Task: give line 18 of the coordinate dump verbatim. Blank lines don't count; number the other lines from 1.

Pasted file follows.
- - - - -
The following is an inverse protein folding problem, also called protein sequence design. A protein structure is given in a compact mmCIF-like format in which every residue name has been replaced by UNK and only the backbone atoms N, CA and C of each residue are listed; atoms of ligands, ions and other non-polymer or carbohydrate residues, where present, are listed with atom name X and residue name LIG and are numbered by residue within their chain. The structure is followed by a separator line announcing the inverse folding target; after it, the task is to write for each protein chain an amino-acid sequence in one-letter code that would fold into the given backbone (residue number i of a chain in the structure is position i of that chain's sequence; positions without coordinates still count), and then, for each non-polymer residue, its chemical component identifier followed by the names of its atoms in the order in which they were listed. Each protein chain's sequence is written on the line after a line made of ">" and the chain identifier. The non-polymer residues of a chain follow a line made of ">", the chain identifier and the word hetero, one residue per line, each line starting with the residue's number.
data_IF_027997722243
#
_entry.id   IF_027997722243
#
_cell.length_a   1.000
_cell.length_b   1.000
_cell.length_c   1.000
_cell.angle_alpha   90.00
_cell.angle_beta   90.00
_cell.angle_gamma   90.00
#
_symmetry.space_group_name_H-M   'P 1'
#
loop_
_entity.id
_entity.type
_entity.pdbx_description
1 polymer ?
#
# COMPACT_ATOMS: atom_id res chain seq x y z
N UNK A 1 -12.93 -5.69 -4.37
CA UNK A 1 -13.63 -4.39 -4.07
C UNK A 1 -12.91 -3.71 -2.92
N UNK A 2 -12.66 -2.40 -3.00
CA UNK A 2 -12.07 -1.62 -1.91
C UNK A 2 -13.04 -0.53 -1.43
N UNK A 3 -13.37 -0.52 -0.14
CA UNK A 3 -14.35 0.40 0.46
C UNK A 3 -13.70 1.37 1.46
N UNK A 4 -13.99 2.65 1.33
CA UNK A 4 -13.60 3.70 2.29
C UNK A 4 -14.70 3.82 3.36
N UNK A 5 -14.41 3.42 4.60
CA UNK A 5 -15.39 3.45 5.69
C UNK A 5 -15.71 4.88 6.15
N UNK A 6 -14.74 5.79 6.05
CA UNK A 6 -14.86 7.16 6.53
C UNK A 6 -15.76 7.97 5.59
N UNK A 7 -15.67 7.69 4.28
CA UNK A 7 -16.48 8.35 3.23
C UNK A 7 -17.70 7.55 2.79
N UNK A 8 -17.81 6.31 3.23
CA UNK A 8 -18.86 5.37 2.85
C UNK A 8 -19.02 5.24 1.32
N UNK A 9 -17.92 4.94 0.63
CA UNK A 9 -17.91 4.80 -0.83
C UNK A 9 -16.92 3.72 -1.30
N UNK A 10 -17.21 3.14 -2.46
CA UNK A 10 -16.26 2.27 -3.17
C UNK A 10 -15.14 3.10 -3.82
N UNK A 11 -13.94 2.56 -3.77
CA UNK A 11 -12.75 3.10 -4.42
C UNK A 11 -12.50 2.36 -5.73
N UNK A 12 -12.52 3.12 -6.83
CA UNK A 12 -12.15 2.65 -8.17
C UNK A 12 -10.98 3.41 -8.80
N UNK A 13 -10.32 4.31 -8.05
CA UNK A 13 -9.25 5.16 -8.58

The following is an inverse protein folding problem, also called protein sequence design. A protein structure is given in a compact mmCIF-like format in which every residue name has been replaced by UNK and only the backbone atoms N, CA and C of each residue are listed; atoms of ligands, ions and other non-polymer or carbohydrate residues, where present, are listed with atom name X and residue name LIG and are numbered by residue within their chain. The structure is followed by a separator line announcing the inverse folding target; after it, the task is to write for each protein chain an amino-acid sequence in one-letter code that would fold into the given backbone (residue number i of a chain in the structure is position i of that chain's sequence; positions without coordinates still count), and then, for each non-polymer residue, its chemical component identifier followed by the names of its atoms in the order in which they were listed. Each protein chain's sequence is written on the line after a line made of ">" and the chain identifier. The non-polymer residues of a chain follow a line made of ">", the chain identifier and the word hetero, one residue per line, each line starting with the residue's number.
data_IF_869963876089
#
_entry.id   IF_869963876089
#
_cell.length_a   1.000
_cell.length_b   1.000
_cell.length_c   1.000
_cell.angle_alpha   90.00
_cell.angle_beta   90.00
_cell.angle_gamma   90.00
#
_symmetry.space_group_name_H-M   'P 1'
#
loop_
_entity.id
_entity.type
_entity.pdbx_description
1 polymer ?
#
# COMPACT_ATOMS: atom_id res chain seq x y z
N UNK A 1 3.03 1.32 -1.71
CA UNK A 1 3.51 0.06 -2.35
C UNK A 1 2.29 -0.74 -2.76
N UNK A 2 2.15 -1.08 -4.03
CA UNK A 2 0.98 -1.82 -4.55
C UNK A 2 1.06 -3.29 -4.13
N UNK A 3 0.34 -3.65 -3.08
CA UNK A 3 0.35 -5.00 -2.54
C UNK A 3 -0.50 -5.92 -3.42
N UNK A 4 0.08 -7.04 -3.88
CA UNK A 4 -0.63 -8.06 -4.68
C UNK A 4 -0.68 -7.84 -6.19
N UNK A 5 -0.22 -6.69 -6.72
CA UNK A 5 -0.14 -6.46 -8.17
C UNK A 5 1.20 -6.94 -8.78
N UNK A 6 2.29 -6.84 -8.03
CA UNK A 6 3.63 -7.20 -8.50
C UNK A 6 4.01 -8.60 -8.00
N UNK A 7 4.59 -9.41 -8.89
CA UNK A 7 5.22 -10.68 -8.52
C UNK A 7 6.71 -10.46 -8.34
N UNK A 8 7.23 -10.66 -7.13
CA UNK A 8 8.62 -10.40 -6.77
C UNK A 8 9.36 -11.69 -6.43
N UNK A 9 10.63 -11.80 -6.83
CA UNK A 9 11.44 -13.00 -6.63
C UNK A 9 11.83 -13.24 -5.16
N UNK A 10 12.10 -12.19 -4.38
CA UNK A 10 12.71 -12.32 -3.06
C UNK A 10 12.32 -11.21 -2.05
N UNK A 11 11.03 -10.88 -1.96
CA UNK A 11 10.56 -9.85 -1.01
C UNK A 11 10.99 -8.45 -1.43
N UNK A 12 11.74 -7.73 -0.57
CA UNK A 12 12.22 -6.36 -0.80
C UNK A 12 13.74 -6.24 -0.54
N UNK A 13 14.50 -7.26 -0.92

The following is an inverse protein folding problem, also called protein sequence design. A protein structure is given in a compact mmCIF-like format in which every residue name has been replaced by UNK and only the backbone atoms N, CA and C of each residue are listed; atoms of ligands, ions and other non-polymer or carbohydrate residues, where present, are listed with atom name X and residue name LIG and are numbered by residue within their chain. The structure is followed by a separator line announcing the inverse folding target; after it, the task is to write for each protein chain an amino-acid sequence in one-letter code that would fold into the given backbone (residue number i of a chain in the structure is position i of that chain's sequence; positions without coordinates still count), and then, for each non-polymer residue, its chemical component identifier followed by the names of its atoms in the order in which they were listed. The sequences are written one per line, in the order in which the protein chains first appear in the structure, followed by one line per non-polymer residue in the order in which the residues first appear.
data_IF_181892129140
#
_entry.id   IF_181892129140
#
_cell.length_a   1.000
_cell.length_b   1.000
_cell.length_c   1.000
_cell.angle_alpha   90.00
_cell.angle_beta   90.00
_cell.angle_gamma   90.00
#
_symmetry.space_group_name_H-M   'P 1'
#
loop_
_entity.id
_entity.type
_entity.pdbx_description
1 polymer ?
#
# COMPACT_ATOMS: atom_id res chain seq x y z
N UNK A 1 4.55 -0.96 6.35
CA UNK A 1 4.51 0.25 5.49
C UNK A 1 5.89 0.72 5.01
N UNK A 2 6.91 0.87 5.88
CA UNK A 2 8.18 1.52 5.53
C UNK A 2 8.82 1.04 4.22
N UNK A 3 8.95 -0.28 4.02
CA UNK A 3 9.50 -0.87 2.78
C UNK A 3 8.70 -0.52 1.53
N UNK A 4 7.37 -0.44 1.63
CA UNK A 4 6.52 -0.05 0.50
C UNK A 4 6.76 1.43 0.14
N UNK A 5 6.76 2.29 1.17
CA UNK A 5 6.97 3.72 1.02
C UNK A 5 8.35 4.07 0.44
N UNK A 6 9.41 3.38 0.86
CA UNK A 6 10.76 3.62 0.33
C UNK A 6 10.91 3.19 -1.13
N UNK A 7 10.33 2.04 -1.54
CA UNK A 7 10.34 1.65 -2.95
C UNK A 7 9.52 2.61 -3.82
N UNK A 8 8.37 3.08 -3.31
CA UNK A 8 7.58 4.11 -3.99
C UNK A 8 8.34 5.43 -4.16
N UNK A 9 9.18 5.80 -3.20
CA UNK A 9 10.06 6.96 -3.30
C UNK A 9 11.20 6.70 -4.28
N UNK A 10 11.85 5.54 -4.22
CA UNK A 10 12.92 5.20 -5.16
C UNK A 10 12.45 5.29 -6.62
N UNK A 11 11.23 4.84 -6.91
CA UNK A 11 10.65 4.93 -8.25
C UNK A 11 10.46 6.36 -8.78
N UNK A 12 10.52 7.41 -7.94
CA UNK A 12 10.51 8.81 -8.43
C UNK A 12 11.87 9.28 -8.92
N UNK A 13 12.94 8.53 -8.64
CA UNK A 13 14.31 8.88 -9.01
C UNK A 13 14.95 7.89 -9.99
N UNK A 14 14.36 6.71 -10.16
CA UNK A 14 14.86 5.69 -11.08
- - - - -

_entity.pdbx_description